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Extra resources for Primeval History: Babylonian, Biblical, and Enochic. An Intertextual Reading
The main structure of the flood myth is accordingly as follows: Part two: the flood myth (I v, 249—III viii) 1. The birth of humans, the order and organisation of human life (I v, 249—vii, 351) 2. The divine disasters (I vii, 352—II iv) • The first divine disaster: plague (I vii, 352—viii, 415) • The second divine disaster: drought and food shortage (II i, 1—ii, 38) • The third divine disaster: extensive drought and famine (II iii—iv) 3. The flood (II v—III vii) • Convention in the divine assembly (II v—viii, 35) • The flood story (III i, 1—vi, 40) • New regulations after the flood (III vi, 41—vii) 4.
Paris 1991, 411–14. The most significant feature of the OB text is that the introduction of Enki in I iv, 200–205 is missing. 13 B. Böck and I. Márques Rowe, “MM 818: A New LB Fragment of Atra-ḫasīs I,” AuOr 17–18 (1999–2000): 167–77. 16 i. mesopotamian primeval traditions published by A. R. 14 This fragment is to be placed at the end of the flood story and contains a promise given by Ea never again to send a flood. W. von Soden dealt with Atrahasis in several studies. 17 In this last translation all the Old Babylonian fragments discovered by that time were included.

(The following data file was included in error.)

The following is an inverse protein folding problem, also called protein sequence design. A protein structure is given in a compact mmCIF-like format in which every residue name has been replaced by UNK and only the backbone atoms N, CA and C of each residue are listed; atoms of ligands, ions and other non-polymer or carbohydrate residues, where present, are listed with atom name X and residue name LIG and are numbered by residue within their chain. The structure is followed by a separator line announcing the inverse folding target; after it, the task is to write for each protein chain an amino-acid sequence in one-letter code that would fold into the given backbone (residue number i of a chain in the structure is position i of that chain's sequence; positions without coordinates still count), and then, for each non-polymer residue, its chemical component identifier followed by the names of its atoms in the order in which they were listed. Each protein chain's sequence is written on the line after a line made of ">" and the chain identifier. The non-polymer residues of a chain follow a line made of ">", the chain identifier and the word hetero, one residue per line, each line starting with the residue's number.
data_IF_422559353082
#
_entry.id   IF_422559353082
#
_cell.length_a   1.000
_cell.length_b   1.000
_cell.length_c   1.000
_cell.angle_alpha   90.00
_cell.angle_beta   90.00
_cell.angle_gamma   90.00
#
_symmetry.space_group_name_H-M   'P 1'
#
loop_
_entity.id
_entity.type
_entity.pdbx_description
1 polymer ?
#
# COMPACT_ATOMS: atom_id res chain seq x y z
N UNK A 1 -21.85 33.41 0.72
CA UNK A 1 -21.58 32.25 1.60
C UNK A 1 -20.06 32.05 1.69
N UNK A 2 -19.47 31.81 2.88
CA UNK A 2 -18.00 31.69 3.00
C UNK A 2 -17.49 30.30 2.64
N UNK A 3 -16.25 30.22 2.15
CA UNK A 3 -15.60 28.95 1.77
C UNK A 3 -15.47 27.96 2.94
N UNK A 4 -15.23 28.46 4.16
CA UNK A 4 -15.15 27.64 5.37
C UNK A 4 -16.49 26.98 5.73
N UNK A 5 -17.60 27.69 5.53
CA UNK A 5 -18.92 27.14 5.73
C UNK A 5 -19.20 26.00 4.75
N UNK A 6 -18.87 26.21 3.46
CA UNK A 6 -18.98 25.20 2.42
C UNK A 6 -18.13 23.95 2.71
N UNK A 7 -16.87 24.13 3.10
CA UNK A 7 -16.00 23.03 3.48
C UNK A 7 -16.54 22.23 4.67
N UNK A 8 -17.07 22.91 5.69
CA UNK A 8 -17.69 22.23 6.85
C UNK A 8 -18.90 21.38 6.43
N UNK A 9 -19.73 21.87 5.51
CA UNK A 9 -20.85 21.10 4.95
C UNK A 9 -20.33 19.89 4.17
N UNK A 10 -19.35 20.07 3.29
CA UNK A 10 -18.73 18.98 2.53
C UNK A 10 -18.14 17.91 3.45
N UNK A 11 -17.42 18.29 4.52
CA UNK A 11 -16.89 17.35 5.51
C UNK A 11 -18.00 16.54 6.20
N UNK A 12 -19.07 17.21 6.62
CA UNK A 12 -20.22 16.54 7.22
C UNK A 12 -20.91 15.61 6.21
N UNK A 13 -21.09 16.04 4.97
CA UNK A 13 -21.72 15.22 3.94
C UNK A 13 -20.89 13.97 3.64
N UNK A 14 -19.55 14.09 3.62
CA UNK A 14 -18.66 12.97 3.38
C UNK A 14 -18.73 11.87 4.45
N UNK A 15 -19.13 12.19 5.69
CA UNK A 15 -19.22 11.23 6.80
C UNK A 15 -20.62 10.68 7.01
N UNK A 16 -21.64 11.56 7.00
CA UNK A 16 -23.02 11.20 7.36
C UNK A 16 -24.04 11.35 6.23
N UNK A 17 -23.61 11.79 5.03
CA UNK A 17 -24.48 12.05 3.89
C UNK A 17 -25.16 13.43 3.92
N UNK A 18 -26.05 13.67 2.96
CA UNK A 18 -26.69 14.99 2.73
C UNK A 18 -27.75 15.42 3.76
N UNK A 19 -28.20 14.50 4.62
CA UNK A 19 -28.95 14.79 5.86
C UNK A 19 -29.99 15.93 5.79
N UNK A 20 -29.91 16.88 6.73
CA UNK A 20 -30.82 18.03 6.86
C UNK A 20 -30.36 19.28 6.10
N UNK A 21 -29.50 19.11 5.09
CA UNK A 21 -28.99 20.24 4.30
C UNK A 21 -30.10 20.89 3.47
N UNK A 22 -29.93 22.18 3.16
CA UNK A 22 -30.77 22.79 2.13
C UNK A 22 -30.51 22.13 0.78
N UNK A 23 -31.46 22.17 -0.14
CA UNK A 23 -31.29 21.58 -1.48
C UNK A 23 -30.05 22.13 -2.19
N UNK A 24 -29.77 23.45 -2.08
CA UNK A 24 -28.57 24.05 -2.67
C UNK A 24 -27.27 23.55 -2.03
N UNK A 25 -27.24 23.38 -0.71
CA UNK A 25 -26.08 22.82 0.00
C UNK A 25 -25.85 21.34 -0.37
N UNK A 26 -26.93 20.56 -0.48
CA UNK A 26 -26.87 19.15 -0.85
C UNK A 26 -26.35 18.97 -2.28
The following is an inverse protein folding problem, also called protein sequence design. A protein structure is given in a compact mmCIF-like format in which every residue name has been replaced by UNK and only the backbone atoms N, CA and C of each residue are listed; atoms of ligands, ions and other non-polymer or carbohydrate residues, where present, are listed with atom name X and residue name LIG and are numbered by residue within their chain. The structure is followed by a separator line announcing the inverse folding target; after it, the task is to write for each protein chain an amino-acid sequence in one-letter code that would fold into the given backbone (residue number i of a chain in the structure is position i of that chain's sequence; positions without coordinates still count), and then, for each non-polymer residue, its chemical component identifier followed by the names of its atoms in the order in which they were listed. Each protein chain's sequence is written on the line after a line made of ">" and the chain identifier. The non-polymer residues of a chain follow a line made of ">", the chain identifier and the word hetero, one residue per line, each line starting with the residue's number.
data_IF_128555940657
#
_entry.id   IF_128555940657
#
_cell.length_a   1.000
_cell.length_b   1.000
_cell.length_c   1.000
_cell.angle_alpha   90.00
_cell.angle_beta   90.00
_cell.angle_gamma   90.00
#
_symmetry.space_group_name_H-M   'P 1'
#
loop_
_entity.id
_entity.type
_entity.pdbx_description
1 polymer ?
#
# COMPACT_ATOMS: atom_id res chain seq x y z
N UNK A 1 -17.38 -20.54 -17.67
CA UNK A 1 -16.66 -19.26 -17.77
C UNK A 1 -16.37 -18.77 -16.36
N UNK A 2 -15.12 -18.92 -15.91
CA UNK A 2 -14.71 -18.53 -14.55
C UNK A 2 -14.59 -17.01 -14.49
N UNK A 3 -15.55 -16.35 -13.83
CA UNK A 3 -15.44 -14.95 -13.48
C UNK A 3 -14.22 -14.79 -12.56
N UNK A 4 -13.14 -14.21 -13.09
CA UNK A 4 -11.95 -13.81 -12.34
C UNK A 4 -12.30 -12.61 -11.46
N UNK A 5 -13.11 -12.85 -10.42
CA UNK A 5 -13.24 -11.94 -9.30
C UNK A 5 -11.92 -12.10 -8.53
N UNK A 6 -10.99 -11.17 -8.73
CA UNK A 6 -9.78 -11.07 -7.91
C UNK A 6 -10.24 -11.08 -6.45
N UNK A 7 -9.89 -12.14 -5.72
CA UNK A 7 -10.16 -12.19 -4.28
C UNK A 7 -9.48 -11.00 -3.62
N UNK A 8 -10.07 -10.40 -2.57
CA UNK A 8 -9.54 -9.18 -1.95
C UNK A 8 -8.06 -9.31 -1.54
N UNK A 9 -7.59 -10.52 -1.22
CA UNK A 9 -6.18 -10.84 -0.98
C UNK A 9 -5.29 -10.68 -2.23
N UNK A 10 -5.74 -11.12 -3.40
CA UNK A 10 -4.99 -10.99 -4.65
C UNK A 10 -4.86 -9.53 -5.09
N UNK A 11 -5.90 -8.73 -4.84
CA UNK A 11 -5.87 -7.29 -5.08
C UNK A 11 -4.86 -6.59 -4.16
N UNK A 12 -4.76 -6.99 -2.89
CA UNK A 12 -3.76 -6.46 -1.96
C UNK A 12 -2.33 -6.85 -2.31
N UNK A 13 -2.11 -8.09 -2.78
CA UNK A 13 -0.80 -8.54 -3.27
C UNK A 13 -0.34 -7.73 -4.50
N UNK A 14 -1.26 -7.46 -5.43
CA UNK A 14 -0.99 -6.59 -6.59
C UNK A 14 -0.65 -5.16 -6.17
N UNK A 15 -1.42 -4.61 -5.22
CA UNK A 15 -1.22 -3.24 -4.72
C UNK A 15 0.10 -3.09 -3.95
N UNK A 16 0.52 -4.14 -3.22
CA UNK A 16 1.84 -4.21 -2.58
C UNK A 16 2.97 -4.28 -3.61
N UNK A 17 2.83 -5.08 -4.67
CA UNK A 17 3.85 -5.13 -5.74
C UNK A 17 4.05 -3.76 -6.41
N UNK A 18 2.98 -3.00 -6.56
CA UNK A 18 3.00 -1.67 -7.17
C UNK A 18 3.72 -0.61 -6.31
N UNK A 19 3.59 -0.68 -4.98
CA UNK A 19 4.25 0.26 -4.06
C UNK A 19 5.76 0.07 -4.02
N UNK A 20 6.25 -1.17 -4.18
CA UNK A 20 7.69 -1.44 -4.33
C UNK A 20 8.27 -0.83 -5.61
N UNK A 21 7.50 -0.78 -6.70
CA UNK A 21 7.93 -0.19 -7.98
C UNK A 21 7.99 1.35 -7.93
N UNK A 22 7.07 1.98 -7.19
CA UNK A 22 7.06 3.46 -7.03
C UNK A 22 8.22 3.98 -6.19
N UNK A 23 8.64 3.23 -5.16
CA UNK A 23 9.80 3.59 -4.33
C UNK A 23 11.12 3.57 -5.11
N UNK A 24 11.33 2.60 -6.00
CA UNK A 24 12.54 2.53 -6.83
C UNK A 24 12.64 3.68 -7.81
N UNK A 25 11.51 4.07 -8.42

M. Kikawada, “The Double Creation of Humankind in Enki and Ninmah, Atrahasis I 1–351 and Gen 1–2,” Iraq 45 (1983): 43–45; D. T. Tsumura, “Genesis and Ancient Near Eastern Stories of Creation and Flood: An Introduction,” in “I Studied Inscriptions from before the Flood”. Ancient Near Eastern, Literary and Linguistic Approaches to Genesis 1–11, ed. R. S. Hess and D. T. Tsumura. Winona Lake, Indiana 1994, 27–57, 29f. 30 i. mesopotamian primeval traditions They entered the house of destiny, prince Ea and wise Mami.
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